Material y métodos

Se realizó un estudio retrospectivo de los expedientes de los pacientes receptores de TCPH durante el año 2015, para conocer la frecuencia de EICH en pacientes pediátricos de una institución de tercer nivel de atención en México.

Resultados

Durante el transcurso del año 2015 se realizaron 16 TCPH, 11 de los cuales correspondieron al sexo masculino (68%). Solo 3 pacientes desarrollaron EICH (18.7%). De estos, uno cursó con EICH hepático aislado, y 2 presentaron EICH tanto gastrointestinal como hepático, siendo esta la presentación más frecuente; mientras que solamente un paciente presentó EICH de tipo cutáneo.

Conclusiones

El TCPH es aún un procedimiento poco frecuente en nuestro medio y la frecuencia de EICH hepático y gastrointestinal es menor que la reportada en otros estudios, sin embargo, cada vez con mayor frecuencia tendremos que enfrentarnos a este tipo de pacientes. Existen factores de riesgo aún por determinar en nuestra población, factores que ayudarían a predecir la aparición de este padecimiento.

Palabras clave:
Enfermedad injerto contra huésped
Trasplante de células progenitoras hematopoyéticas
Pacientes pediátricos
Full Text
Introduction and aims

Graft-versus-host disease (GVHD) is a common, multisystemic complication of allogeneic hematopoietic cell transplantation. It occurs when the transplanted immune system cells (graft) come from an unidentified donor, recognize the transplantation recipient (host) as a stranger, and begin an immunologic reaction that causes the disease in question in the transplant recipient.1,2 The most frequent clinical presentations of GVHD involve the skin, the gastrointestinal tract, and the liver.2 Acute gastrointestinal GVHD frequently involves both the upper and lower tracts. Enteropathy usually presents with abdominal pain or diarrhea, but in some cases, can manifest as nausea, vomiting, and anorexia. Gastrointestinal GVHD diagnosis requires clinical suspicion with confirmatory histopathologic findings in endoscopic biopsy.3–4 Once the diagnosis is made, the grade of intestinal damage is evaluated based on the clinical data of the patient.5 Liver damage usually accompanies skin or gastrointestinal GVHD, and even though it can be suspected due to elevated aminotransferase levels, liver biopsy is required to document the presence of liver GVHD. It is characterized by extensive bile duct damage with atypia and degeneration, as well as lymphocytic infiltration of the ductal epithelium.6,7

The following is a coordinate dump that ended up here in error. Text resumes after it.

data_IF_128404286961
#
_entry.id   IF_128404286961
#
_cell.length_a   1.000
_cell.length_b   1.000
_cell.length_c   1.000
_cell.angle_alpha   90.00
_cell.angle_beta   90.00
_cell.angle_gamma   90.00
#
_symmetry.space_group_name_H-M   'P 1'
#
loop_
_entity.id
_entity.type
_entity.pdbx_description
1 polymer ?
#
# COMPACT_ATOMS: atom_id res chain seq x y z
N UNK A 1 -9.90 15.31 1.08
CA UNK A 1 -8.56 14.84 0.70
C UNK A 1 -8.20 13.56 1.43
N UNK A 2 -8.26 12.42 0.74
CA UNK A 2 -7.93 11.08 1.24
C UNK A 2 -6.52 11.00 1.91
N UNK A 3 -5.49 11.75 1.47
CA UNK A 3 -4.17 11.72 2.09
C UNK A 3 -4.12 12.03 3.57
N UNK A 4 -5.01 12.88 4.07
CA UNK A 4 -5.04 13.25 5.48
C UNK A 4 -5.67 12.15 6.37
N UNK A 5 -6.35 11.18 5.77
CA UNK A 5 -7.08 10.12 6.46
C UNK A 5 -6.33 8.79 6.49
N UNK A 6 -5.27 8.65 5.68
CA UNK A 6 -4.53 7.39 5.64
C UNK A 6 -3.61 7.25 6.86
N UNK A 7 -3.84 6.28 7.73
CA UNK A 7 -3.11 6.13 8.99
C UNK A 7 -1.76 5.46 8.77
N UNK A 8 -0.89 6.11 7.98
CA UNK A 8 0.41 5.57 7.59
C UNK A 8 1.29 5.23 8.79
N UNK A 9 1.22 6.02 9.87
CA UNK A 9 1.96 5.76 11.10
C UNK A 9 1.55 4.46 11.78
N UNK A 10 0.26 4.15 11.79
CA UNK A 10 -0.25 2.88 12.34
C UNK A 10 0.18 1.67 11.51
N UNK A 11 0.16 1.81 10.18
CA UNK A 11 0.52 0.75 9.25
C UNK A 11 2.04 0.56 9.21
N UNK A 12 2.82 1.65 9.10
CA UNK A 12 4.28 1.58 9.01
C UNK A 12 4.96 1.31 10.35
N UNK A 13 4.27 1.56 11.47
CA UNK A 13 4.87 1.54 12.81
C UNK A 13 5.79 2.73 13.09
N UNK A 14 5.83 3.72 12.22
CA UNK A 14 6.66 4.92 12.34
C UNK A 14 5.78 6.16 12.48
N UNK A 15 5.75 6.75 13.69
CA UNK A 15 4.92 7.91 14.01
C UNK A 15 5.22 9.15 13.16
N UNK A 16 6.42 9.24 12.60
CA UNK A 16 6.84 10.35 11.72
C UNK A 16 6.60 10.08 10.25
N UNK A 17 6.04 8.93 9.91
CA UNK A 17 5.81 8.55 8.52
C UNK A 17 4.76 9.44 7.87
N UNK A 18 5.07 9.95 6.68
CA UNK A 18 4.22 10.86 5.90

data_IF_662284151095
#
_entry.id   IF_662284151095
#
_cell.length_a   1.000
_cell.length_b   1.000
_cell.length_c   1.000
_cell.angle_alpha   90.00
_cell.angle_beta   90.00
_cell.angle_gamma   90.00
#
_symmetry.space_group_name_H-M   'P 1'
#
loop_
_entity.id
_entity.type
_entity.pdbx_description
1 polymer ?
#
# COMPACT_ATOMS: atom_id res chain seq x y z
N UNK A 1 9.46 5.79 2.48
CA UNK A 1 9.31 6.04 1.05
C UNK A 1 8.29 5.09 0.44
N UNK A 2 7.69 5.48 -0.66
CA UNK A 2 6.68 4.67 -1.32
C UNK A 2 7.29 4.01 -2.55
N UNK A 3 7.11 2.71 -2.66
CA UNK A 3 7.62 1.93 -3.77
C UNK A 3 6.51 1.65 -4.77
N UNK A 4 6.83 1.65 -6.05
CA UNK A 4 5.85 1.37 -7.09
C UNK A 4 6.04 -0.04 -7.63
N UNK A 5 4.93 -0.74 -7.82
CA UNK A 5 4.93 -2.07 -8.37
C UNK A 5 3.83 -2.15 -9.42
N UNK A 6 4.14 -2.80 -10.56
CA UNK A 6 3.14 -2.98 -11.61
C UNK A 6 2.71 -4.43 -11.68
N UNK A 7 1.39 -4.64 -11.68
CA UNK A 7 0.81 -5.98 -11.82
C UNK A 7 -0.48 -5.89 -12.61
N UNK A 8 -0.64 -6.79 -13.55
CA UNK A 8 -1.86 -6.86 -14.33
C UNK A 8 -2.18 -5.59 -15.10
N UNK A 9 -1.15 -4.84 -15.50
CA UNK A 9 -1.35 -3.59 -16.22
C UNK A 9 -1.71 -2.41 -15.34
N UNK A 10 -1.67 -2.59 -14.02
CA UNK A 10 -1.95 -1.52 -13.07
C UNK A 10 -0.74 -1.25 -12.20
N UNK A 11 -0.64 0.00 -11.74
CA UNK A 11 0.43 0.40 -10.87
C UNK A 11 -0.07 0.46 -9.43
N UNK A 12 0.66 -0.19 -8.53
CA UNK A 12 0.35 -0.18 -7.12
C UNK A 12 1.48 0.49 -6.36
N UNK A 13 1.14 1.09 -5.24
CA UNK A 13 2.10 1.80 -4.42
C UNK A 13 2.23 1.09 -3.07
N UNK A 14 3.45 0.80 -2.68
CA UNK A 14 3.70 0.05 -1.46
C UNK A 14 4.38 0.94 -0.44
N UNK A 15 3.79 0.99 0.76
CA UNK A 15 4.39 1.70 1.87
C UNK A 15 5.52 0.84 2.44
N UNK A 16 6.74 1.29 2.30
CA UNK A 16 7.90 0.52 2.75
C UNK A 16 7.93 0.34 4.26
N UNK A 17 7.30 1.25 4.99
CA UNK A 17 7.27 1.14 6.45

The aim of the present study was to know the frequency and presentation characteristics of liver and intestinal GVHD in pediatric patients that underwent hematopoietic progenitor cell transplantation (HPCT) seen at a Mexican tertiary care hospital.

Materials and methods

A retrospective study of the case records of patients that underwent HPCT in 2015 was conducted to know the frequency of GVHD in pediatric patients seen at the tertiary care pediatric hospital, Hospital Infantil de México Federico Gómez, in Mexico City. All the patients that underwent HPCT, regardless of the underlying disease, were included in the study. There were no exclusion criteria.

The case records were retrieved from the hospital clinical archive and the data registry of the Department of Gastroenterology and Nutrition. The following data were registered on a data collection sheet: sex, age, family history, clinical variables, clinical manifestations, nutritional status, laboratory tests, imaging studies, histopathologic report, complications from GVHD, and GVHD type. The descriptive statistics used frequencies and proportions for the qualitative variables and median and interquartile range for the quantitative variables. Given the nature of the study, there were no ethical implications. No personal patient data appear in the study.